Student unions' challenge to this new order is seen as reprehensible. It has to be destroyed. Student unions in public universities largely lean left. They are in the gunsights. Colleges with right-wing unions, such as Delhi University, have been spared the barrage. What the extreme right likes are private colleges, where student unions are absent. The unions of the left have taken the sharpest beatings. Dissent is deplorable to the extreme right. It prefers obedience.
There is a toxic attitude among India's middle and dominant castes against Dalit students. This goes back to the attempt in modern India to provide oppressed castes with compensatory discrimination, a set of policies that have been written into India's Constitution (1950) and various laws passed since then. As India's elite moved towards 'liberalisation' in the 1980s, the question of 'reservations' in universities returned to the table. A social democratic government in that decade accepted the recommendations of the Mandal Commission to reserve more seats for students from oppressed caste backgrounds. The protests around Mandal in the early 1990s raised once more the attitude of hatred towards Dalit students.
Large numbers of middle- and dominant-caste students went into the ranks of the extreme right. If India's economy was going to open to the world market, then these students rankled at what they saw as their places in college being taken by others. The extreme right conjoined its protests to destroy a mosque with its antipathy to reservations in colleges - a campaign forged around the slogan of Mandir (temple) and Mandal (the name of the commission). The sensibility against Muslims and Dalits governs India's extreme right, which has given allowance to sections of the population to exercise their bigotry without embarrassment.
Dalit students at Hyderabad Central University (HCU) have been periodically expelled. In 2002, then Chief Warden of hostels - now Vice Chancellor - Appa Rao expelled a group of Dalit students on flimsy grounds. He has been the spear of anti-Dalit sentiment. Older Vedic ideas of hierarchy retain their hold on middle and dominant castes, who see in these older ideas new ways to maintain their power which has eroded as India's economy stumbles forward. It is this power that seeks to humiliate students - 11 Dalit students committed suicide in HCU between 2007 and 2013. Rohith Vemula follows this trajectory. When students protested, the administration sealed the campus with the students in their dorms without access to water or food. There was vindictiveness in the siege of HCU.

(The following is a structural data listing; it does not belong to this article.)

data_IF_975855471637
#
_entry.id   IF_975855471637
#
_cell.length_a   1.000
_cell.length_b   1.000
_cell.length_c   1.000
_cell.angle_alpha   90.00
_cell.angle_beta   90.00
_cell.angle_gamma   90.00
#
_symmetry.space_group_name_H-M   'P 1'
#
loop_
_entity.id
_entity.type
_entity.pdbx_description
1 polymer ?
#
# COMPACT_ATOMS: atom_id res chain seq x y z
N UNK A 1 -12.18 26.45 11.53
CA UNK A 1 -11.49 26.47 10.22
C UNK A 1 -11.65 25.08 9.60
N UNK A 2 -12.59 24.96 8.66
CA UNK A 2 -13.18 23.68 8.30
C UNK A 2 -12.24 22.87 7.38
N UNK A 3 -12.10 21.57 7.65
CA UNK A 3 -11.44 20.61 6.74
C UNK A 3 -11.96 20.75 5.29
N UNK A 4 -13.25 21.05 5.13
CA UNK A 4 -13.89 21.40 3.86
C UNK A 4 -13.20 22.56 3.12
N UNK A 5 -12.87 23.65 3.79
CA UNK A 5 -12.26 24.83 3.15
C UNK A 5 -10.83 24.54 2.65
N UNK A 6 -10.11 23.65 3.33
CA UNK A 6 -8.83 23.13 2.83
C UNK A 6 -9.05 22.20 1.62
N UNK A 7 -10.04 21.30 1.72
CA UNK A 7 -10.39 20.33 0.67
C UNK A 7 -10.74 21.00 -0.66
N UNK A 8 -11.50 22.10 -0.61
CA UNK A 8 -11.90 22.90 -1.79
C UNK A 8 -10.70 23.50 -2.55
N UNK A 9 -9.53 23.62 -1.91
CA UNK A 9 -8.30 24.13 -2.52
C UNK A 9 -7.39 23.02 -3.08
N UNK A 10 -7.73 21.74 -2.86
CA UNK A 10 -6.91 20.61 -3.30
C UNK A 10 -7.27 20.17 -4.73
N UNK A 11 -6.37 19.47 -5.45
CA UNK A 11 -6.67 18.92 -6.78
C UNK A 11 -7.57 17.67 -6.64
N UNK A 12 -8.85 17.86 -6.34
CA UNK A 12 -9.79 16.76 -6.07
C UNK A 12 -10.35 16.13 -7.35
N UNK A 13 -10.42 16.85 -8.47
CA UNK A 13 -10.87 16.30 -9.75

Massive social protest has defined modern India. In earlier times, when students went on strike they shared a broad vision with the state and the elites. Secular and democratic nationalism was the ethos. Students would mobilise the full weight of that shared nationalism to their service. Today that is no longer the case. The extreme right has its own version of patriotism: the nationalism of narrowness, governed by Hindutva (Hinduness) and suffocation.
Nationalism is now a fragmented force, with its secular and democratic variety weakened. Whatever gains India made from its freedom movement and in its first decades have been eroded. The protests now are fierce, but the crackdown fiercer. There is a civil war of ideas involved here; two diametrically opposed visions for the nature of India.
What saves India is the resilience of its social and political forces: the peasant and worker movements, the left and the Dalit organisations. Fragmentation in the face of the extreme right is a dangerous outcome. Gaps between the left and the Dalit movements are inevitable as rancour cuts across these important vehicles for the path forward. Dalit groups feel that the left does not take caste seriously enough, while the left believes that the caste struggle would divide the working class and peasantry. Both are correct, but have not yet found the best way to reconcile their positions.
Inevitably, these two streams of the Indian progressive movement will have to find their way to each other. The IMF chief's exaltation about India's 'strong growth' says nothing to the people of India. A much deeper agenda is needed, quickly. - AlterNet
Vijay Prashad is professor of international studies at Trinity College in Hartford, Connecticut, USA. He is the author of 18 books, including Arab Spring, Libyan Winter (AK Press, 2012), The Poorer Nations: A Possible History of the Global South (Verso, 2013) and the forthcomingThe Death of a Nation and the Future of the Arab Revolution (University of California Press, 2016).
*Third World Resurgence No. 307/308, March/April 2016, pp 52-53